I didn’t learn much in my high school biology class, but many years later, I can still remember one thing: King Phillip Came Out For Green Seeds. That sentence, stuck in my head thanks to the power of mnemonics, is a useful memory trick for the levels of scientific classification of all living things: Kingdom, Phylum, Class, Order, Family, Genus, Species. Botanists usually say “division” instead of “phylum,” but that messes up my sentence, so I’m sticking with what I know. In addition, there are many sublevels, but these are the main groupings.
Why is this relevant to orchid names? These classifications show orchid relations to each other and to other plants. Orchid name tags show the bottom levels in the list, the genus and species, i.e. Dendrobium nobile. Species which are in the same genus, i.e. Dendrobium, are closely related to one another. They may crossbreed to produce hybrids, and may have similar care needs. Other closely related orchids can also produce hybrids, but none can crossbreed outside its family.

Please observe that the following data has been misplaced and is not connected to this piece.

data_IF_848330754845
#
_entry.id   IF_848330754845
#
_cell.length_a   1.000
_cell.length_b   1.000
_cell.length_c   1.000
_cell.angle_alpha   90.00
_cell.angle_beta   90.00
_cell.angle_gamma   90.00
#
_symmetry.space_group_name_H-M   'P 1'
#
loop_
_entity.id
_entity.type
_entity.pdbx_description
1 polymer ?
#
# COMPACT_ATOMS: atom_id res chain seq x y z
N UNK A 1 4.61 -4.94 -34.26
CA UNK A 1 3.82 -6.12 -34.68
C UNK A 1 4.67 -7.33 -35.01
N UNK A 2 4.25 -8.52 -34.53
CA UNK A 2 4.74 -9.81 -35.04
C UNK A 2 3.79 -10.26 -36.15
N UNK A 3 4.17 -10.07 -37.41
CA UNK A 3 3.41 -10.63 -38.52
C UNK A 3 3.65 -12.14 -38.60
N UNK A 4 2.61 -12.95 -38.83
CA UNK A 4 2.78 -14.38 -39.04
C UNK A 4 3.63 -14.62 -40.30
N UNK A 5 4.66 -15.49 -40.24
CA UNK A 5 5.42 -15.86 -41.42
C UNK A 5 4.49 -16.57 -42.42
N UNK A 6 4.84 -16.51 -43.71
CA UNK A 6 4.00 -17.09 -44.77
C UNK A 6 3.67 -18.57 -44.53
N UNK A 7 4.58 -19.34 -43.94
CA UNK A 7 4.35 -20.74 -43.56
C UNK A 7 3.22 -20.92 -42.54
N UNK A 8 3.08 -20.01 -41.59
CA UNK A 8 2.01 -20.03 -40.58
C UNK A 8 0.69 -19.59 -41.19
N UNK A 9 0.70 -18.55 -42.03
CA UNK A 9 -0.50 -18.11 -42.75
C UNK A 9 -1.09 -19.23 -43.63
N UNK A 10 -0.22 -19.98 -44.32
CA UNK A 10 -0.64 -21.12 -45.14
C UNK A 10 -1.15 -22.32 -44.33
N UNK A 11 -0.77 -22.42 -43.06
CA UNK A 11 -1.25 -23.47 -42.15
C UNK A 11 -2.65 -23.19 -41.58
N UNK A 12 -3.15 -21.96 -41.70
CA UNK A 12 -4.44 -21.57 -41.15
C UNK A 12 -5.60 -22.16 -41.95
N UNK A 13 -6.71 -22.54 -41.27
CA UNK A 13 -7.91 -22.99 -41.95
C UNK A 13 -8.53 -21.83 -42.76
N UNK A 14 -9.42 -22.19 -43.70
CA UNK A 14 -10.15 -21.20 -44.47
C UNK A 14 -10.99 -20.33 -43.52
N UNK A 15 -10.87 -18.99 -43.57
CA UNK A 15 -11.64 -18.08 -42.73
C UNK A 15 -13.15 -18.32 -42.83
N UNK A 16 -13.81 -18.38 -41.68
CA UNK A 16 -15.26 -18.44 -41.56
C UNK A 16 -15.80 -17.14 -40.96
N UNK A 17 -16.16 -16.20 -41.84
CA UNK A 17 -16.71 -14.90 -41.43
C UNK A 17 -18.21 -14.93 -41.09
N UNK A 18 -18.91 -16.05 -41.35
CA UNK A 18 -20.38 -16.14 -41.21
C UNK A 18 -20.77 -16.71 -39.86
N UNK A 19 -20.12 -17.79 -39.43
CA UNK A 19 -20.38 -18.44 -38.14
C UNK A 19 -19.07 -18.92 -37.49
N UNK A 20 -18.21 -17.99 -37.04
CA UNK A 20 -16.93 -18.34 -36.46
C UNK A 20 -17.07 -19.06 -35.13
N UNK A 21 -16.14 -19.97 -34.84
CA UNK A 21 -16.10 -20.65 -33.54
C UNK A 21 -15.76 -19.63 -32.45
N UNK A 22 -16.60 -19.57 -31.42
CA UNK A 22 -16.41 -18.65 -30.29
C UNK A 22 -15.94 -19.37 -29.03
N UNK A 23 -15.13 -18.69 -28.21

All orchids share the first 5 rows in the table below. Then they start to diverge into different groups below the family level. I’ve included some sublevels (subfamily, tribe, and subtribe) in these 3 examples to illustrate further divisions. Even for those of us who aren’t fond of long Latin names, it’s still possible to use these classifications to understand how the plants are related.
Scientific Classification of 3 Orchids
|Species||Arundina graminifolia||Masdevallia chaparensis||Phragmipedium kovachii|
There are more sublevels below species, and orchid name tags often include them. Variations within species can show up as cultivars or awarded plants. Cultivar names and awards follow the genus and species names, i.e. Dendrobium victoria-reginae ‘Blues Brothers’ HCC/AOS.
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